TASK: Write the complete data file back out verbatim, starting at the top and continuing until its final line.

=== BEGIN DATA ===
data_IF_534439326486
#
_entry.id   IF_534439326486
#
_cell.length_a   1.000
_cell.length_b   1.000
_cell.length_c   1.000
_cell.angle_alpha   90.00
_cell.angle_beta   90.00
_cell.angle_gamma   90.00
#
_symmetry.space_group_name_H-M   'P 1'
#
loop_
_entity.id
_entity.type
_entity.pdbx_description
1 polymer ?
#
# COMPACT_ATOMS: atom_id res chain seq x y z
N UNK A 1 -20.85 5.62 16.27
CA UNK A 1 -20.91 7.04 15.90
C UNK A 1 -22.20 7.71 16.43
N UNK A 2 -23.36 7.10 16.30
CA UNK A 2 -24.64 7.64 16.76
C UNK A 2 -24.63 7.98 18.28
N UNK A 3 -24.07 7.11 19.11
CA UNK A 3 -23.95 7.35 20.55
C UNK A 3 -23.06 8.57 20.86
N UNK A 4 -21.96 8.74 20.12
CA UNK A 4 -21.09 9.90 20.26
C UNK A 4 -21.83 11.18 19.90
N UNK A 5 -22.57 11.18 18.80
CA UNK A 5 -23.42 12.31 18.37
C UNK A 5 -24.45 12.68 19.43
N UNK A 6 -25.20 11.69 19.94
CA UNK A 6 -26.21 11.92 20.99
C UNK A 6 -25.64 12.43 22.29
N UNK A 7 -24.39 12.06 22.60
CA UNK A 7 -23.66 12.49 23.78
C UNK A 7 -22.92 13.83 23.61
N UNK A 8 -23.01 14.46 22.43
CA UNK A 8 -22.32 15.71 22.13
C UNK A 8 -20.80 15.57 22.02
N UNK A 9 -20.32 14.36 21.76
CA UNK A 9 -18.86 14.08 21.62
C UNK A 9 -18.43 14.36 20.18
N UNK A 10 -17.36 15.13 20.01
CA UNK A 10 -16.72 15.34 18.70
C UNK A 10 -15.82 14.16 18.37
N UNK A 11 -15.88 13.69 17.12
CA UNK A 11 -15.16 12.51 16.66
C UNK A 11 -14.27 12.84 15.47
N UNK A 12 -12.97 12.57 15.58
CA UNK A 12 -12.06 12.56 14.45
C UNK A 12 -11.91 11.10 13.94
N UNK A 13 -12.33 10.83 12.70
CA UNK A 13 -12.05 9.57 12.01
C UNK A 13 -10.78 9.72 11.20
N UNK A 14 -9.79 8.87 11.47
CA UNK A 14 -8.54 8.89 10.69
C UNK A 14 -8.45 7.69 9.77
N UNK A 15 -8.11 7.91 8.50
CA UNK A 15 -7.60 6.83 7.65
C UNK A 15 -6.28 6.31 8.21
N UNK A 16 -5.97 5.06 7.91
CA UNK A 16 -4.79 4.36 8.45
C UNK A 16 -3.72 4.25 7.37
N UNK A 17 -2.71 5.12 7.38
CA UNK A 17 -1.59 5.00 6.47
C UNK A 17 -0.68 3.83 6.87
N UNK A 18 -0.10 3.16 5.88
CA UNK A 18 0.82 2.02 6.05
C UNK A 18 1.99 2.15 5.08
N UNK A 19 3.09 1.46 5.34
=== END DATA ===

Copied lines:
data_IF_534439326486
#
_entry.id   IF_534439326486
#
_cell.length_a   1.000
_cell.length_b   1.000
_cell.length_c   1.000
_cell.angle_alpha   90.00
_cell.angle_beta   90.00
_cell.angle_gamma   90.00
#
_symmetry.space_group_name_H-M   'P 1'
#
loop_
_entity.id
_entity.type
_entity.pdbx_description
1 polymer ?
#
# COMPACT_ATOMS: atom_id res chain seq x y z
N UNK A 1 -20.85 5.62 16.27
CA UNK A 1 -20.91 7.04 15.90
C UNK A 1 -22.20 7.71 16.43
N UNK A 2 -23.36 7.10 16.30
CA UNK A 2 -24.64 7.64 16.76
C UNK A 2 -24.63 7.98 18.28
N UNK A 3 -24.07 7.11 19.11
CA UNK A 3 -23.95 7.35 20.55
C UNK A 3 -23.06 8.57 20.86
N UNK A 4 -21.96 8.74 20.12
CA UNK A 4 -21.09 9.90 20.26
C UNK A 4 -21.83 11.18 19.90
N UNK A 5 -22.57 11.18 18.80
CA UNK A 5 -23.42 12.31 18.37
C UNK A 5 -24.45 12.68 19.43
N UNK A 6 -25.20 11.69 19.94
CA UNK A 6 -26.21 11.92 20.99
C UNK A 6 -25.64 12.43 22.29
N UNK A 7 -24.39 12.06 22.60
CA UNK A 7 -23.66 12.49 23.78
C UNK A 7 -22.92 13.83 23.61
N UNK A 8 -23.01 14.46 22.43
CA UNK A 8 -22.32 15.71 22.13
C UNK A 8 -20.80 15.57 22.02
N UNK A 9 -20.32 14.36 21.76
CA UNK A 9 -18.86 14.08 21.62
C UNK A 9 -18.43 14.36 20.18
N UNK A 10 -17.36 15.13 20.01
CA UNK A 10 -16.72 15.34 18.70
C UNK A 10 -15.82 14.16 18.37
N UNK A 11 -15.88 13.69 17.12
CA UNK A 11 -15.16 12.51 16.66
C UNK A 11 -14.27 12.84 15.47
N UNK A 12 -12.97 12.57 15.58
CA UNK A 12 -12.06 12.56 14.45
C UNK A 12 -11.91 11.10 13.94
N UNK A 13 -12.33 10.83 12.70
CA UNK A 13 -12.05 9.57 12.01
C UNK A 13 -10.78 9.72 11.20
N UNK A 14 -9.79 8.87 11.47
CA UNK A 14 -8.54 8.89 10.69
C UNK A 14 -8.45 7.69 9.77
N UNK A 15 -8.11 7.91 8.50
CA UNK A 15 -7.60 6.83 7.65
C UNK A 15 -6.28 6.31 8.21
N UNK A 16 -5.97 5.06 7.91
CA UNK A 16 -4.79 4.36 8.45
C UNK A 16 -3.72 4.25 7.37
N UNK A 17 -2.71 5.12 7.38
CA UNK A 17 -1.59 5.00 6.47
C UNK A 17 -0.68 3.83 6.87
N UNK A 18 -0.10 3.16 5.88
CA UNK A 18 0.82 2.02 6.05
C UNK A 18 1.99 2.15 5.08
N UNK A 19 3.09 1.46 5.34